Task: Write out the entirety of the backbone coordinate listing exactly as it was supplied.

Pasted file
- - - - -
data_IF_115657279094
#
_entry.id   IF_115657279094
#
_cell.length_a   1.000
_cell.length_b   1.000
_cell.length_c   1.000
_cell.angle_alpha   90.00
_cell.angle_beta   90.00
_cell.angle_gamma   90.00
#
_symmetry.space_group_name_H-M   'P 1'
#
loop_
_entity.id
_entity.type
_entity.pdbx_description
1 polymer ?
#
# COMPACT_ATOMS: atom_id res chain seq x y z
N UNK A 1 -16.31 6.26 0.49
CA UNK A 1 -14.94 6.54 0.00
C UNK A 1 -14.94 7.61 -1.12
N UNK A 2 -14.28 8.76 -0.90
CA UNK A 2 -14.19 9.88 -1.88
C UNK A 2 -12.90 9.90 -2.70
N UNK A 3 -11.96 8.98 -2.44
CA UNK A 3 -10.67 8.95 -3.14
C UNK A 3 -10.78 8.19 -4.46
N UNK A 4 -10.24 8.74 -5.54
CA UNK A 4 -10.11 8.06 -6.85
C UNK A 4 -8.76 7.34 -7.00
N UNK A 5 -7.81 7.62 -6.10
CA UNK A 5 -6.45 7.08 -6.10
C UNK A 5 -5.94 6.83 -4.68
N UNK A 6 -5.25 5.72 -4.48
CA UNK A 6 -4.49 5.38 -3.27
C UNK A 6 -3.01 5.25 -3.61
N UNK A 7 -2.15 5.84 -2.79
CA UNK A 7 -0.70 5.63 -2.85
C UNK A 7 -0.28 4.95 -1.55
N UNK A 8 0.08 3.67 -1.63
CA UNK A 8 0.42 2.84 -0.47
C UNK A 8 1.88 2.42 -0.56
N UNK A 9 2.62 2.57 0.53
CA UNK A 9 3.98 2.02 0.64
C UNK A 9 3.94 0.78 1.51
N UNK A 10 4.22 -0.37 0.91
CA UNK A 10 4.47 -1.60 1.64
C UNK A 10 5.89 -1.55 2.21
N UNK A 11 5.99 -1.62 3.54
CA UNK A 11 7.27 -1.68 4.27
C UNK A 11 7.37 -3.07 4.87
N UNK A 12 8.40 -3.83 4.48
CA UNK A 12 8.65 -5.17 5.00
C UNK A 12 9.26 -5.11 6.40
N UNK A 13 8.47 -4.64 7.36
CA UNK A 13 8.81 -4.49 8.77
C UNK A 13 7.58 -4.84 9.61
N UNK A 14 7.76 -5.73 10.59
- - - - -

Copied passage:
data_IF_115657279094
#
_entry.id   IF_115657279094
#
_cell.length_a   1.000
_cell.length_b   1.000
_cell.length_c   1.000
_cell.angle_alpha   90.00
_cell.angle_beta   90.00
_cell.angle_gamma   90.00
#
_symmetry.space_group_name_H-M   'P 1'
#
loop_
_entity.id
_entity.type
_entity.pdbx_description
1 polymer ?
#
# COMPACT_ATOMS: atom_id res chain seq x y z
N UNK A 1 -16.31 6.26 0.49
CA UNK A 1 -14.94 6.54 0.00
C UNK A 1 -14.94 7.61 -1.12
N UNK A 2 -14.28 8.76 -0.90
CA UNK A 2 -14.19 9.88 -1.88
C UNK A 2 -12.90 9.90 -2.70
N UNK A 3 -11.96 8.98 -2.44
CA UNK A 3 -10.67 8.95 -3.14
C UNK A 3 -10.78 8.19 -4.46
N UNK A 4 -10.24 8.74 -5.54
CA UNK A 4 -10.11 8.06 -6.85
C UNK A 4 -8.76 7.34 -7.00
N UNK A 5 -7.81 7.62 -6.10
CA UNK A 5 -6.45 7.08 -6.10
C UNK A 5 -5.94 6.83 -4.68
N UNK A 6 -5.25 5.72 -4.48
CA UNK A 6 -4.49 5.38 -3.27
C UNK A 6 -3.01 5.25 -3.61
N UNK A 7 -2.15 5.84 -2.79
CA UNK A 7 -0.70 5.63 -2.85
C UNK A 7 -0.28 4.95 -1.55
N UNK A 8 0.08 3.67 -1.63
CA UNK A 8 0.42 2.84 -0.47
C UNK A 8 1.88 2.42 -0.56
N UNK A 9 2.62 2.57 0.53
CA UNK A 9 3.98 2.02 0.64
C UNK A 9 3.94 0.78 1.51
N UNK A 10 4.22 -0.37 0.91
CA UNK A 10 4.47 -1.60 1.64
C UNK A 10 5.89 -1.55 2.21
N UNK A 11 5.99 -1.62 3.54
CA UNK A 11 7.27 -1.68 4.27
C UNK A 11 7.37 -3.07 4.87
N UNK A 12 8.40 -3.83 4.48
CA UNK A 12 8.65 -5.17 5.00
C UNK A 12 9.26 -5.11 6.40
N UNK A 13 8.47 -4.64 7.36
CA UNK A 13 8.81 -4.49 8.77
C UNK A 13 7.58 -4.84 9.61
N UNK A 14 7.76 -5.73 10.59